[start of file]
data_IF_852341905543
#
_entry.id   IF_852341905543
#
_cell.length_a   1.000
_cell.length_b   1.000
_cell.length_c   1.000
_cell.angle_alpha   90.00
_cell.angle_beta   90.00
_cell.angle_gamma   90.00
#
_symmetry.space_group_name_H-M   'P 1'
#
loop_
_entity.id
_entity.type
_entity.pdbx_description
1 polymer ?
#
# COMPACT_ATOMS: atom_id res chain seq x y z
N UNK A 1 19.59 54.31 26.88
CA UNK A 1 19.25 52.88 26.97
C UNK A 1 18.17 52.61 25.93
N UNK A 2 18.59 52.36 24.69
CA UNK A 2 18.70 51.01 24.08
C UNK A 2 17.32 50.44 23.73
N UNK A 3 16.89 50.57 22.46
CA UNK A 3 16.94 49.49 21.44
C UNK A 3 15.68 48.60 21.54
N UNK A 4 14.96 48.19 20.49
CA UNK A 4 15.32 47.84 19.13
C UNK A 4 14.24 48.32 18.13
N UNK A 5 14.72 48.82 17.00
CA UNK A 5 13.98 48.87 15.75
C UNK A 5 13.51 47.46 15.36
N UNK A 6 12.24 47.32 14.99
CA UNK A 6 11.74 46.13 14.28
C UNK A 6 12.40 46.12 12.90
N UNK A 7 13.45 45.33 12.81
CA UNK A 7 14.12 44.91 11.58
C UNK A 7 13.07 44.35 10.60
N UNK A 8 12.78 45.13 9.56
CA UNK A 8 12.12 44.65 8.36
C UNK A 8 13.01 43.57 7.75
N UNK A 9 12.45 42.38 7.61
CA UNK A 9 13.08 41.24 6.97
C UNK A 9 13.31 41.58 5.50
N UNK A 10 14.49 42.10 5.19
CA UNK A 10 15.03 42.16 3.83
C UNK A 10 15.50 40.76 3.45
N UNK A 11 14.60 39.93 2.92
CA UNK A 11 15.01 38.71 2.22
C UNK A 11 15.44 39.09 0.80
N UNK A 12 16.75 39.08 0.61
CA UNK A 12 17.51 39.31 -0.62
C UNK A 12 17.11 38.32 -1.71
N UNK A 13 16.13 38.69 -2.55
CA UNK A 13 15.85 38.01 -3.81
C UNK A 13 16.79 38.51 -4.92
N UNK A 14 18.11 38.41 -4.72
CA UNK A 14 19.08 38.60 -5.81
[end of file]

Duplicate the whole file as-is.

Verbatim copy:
data_IF_852341905543
#
_entry.id   IF_852341905543
#
_cell.length_a   1.000
_cell.length_b   1.000
_cell.length_c   1.000
_cell.angle_alpha   90.00
_cell.angle_beta   90.00
_cell.angle_gamma   90.00
#
_symmetry.space_group_name_H-M   'P 1'
#
loop_
_entity.id
_entity.type
_entity.pdbx_description
1 polymer ?
#
# COMPACT_ATOMS: atom_id res chain seq x y z
N UNK A 1 19.59 54.31 26.88
CA UNK A 1 19.25 52.88 26.97
C UNK A 1 18.17 52.61 25.93
N UNK A 2 18.59 52.36 24.69
CA UNK A 2 18.70 51.01 24.08
C UNK A 2 17.32 50.44 23.73
N UNK A 3 16.89 50.57 22.46
CA UNK A 3 16.94 49.49 21.44
C UNK A 3 15.68 48.60 21.54
N UNK A 4 14.96 48.19 20.49
CA UNK A 4 15.32 47.84 19.13
C UNK A 4 14.24 48.32 18.13
N UNK A 5 14.72 48.82 17.00
CA UNK A 5 13.98 48.87 15.75
C UNK A 5 13.51 47.46 15.36
N UNK A 6 12.24 47.32 14.99
CA UNK A 6 11.74 46.13 14.28
C UNK A 6 12.40 46.12 12.90
N UNK A 7 13.45 45.33 12.81
CA UNK A 7 14.12 44.91 11.58
C UNK A 7 13.07 44.35 10.60
N UNK A 8 12.78 45.13 9.56
CA UNK A 8 12.12 44.65 8.36
C UNK A 8 13.01 43.57 7.75
N UNK A 9 12.45 42.38 7.61
CA UNK A 9 13.08 41.24 6.97
C UNK A 9 13.31 41.58 5.50
N UNK A 10 14.49 42.10 5.19
CA UNK A 10 15.03 42.16 3.83
C UNK A 10 15.50 40.76 3.45
N UNK A 11 14.60 39.93 2.92
CA UNK A 11 15.01 38.71 2.22
C UNK A 11 15.44 39.09 0.80
N UNK A 12 16.75 39.08 0.61
CA UNK A 12 17.51 39.31 -0.62
C UNK A 12 17.11 38.32 -1.71
N UNK A 13 16.13 38.69 -2.55
CA UNK A 13 15.85 38.01 -3.81
C UNK A 13 16.79 38.51 -4.92
N UNK A 14 18.11 38.41 -4.72
CA UNK A 14 19.08 38.60 -5.81